PROVO -- Ancestry.com has launched AncestryDNA, a new affordable DNA test that enables purchasers of the DNA test and subscribers of Ancestry.com to combine new state-of-the-art DNA science with the world's largest online family history resource and a broad global database of DNA samples.
The new DNA test analyzes a person's genome at over 700,000 marker locations, cross referencing an extensive worldwide DNA database with the aim of providing exciting insights into their ethnic backgrounds and helping them find distant cousins who may hold the keys to exciting family history discoveries. By combining these genetic matches with Ancestry.com's 34 million family trees and 9 billion records, AncestryDNA intends to provide a differentiated experience that helps find common ancestors dating back as far as the middle 18th Century.
"We've worked hard at Ancestry.com for more than a year building, testing, and reinventing our approach to genetic genealogy," said Tim Sullivan, President and Chief Executive Officer of Ancestry.com. "We think AncestryDNA has created a unique and engaging experience that will provide existing Ancestry.com subscribers with an entirely new way to make amazing discoveries about their family history. We are excited to be making AncestryDNA available to loyal Ancestry.com subscribers first…but we look forward to eventually opening up this service to everyone. We think it will allow us to extend our mission to help people discover, preserve, and share their family history to an even greater audience."
AncestryDNA helps determine geographic and ethnic origins by comparing test-takers' unique DNA signatures to the DNA of people from across the globe -- drawn from the preeminent collection of DNA samples assembled by the Sorenson Molecular Genealogy Foundation. The current version of the test includes 22 worldwide geographical and ethnic categories, including six regions in Europe, five regions in Africa, and Native American.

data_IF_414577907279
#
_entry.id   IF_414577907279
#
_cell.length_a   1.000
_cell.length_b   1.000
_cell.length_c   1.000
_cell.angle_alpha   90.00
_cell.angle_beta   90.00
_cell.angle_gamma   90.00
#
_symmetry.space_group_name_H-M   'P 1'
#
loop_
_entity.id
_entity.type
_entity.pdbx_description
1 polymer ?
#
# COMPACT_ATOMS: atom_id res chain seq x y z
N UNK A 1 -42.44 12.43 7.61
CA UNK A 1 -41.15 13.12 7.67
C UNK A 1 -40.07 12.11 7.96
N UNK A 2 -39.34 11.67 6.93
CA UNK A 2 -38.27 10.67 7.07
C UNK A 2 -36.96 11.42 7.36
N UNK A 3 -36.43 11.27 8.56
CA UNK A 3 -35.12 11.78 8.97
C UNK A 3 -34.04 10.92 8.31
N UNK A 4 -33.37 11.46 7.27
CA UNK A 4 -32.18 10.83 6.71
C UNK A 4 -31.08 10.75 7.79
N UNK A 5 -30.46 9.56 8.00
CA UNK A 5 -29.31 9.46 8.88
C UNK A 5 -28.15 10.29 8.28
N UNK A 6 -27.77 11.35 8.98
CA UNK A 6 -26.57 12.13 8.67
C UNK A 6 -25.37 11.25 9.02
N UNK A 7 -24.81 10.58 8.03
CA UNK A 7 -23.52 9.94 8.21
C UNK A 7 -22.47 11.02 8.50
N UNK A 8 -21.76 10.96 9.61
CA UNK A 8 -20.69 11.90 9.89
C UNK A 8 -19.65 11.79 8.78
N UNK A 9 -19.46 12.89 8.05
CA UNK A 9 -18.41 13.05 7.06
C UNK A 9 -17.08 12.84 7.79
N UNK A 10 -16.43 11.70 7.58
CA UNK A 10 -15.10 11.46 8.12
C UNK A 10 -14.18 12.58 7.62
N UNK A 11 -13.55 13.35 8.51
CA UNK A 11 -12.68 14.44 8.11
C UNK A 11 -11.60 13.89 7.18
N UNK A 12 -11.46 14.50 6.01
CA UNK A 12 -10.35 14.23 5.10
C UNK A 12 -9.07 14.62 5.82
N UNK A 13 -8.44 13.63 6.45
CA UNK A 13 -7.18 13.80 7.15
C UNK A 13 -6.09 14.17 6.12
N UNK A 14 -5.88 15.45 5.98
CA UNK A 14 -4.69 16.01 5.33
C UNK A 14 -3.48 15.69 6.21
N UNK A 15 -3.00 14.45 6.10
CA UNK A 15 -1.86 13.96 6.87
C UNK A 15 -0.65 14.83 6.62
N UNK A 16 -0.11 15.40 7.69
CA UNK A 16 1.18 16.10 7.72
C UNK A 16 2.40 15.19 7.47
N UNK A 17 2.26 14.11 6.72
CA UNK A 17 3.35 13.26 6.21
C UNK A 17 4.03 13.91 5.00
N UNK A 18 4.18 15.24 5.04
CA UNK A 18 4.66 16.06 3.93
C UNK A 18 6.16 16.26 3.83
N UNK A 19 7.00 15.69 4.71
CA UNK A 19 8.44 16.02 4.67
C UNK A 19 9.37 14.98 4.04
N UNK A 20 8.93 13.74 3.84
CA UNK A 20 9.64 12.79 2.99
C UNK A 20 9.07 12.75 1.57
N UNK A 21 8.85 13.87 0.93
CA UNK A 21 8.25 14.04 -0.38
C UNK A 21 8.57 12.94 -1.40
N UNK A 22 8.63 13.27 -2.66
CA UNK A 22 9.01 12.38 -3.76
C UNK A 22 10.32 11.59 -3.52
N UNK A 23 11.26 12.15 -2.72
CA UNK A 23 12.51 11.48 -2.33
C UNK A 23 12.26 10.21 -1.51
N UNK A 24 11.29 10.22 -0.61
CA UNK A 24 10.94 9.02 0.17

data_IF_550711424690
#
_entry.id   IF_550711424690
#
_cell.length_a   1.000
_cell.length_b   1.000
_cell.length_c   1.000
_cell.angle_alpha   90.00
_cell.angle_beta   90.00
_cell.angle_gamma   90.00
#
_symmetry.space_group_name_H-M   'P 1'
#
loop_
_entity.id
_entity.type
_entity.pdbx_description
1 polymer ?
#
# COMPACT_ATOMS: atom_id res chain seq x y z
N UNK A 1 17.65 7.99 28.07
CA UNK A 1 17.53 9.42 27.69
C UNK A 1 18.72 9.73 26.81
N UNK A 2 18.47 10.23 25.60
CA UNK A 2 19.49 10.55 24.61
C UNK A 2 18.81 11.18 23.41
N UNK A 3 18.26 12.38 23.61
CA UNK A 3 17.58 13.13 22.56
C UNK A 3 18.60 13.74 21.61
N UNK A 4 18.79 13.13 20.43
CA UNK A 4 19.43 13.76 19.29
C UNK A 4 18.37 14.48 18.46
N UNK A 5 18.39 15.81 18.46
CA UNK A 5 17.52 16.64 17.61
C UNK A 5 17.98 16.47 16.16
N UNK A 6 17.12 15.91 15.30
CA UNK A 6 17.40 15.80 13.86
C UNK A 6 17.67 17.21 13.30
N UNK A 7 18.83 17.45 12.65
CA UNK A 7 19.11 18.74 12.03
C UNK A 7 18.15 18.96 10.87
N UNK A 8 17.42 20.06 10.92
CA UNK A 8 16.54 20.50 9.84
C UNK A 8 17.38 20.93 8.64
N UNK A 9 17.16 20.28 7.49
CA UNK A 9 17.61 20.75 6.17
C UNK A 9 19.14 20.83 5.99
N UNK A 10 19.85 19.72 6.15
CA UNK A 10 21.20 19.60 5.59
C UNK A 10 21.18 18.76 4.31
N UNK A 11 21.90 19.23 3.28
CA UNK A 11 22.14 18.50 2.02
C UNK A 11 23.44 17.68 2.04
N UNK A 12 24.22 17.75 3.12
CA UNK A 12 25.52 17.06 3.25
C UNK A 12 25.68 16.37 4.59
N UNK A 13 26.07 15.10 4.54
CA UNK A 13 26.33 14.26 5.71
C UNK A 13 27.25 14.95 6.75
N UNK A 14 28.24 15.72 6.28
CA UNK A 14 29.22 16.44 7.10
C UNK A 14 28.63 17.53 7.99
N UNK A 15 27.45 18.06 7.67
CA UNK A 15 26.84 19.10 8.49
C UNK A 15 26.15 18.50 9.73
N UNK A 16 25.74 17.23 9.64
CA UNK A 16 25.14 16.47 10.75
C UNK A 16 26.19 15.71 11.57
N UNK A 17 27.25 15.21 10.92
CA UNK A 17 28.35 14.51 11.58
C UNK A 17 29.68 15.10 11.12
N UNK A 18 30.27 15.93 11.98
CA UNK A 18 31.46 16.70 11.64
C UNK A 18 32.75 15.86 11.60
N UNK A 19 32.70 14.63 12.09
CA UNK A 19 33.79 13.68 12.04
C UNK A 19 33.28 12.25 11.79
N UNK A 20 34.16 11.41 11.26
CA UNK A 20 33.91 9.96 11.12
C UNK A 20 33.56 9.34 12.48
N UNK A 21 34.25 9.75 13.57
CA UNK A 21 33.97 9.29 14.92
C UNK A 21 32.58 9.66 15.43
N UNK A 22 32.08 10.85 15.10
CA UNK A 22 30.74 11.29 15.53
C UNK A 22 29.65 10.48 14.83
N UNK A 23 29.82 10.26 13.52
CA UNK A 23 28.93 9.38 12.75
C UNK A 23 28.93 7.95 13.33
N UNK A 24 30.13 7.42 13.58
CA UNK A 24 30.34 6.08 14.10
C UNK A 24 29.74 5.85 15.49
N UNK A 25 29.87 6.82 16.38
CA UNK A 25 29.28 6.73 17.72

"We think the newest DNA technology will dramatically change family history research. For the experienced genealogist it will help break down brick walls and for the casual family historian it will make it easier than ever to get started," said Ken Chahine, Ph.D., J.D. Senior Vice President and General Manager of Ancestry.com DNA, LLC. "While the science is cutting edge, the new online experience is simpler and more intuitive than ever before. We've already had overwhelming response and positive feedback from beta users as they discover relatives and uncover the treasures their ancestors passed down through DNA. DNA picks up where the paper trail leaves off. Genomic science can extend family history research into parts of the world where few paper records are available."
Interest in exploring family history is rising quickly, especially on the scientific front, and that interest extends all the way back to the "old country," wherever it may be. In fact, 56 percent of Americans recently surveyed by Harris Interactive are interested in taking a DNA genealogy test, up from 42 percent less than a year ago. What's more, people's family history interests reach back beyond arrival in America -- nearly two in three respondents told Harris that learning about pre-U.S. family members is one of the most important benefits of researching family history.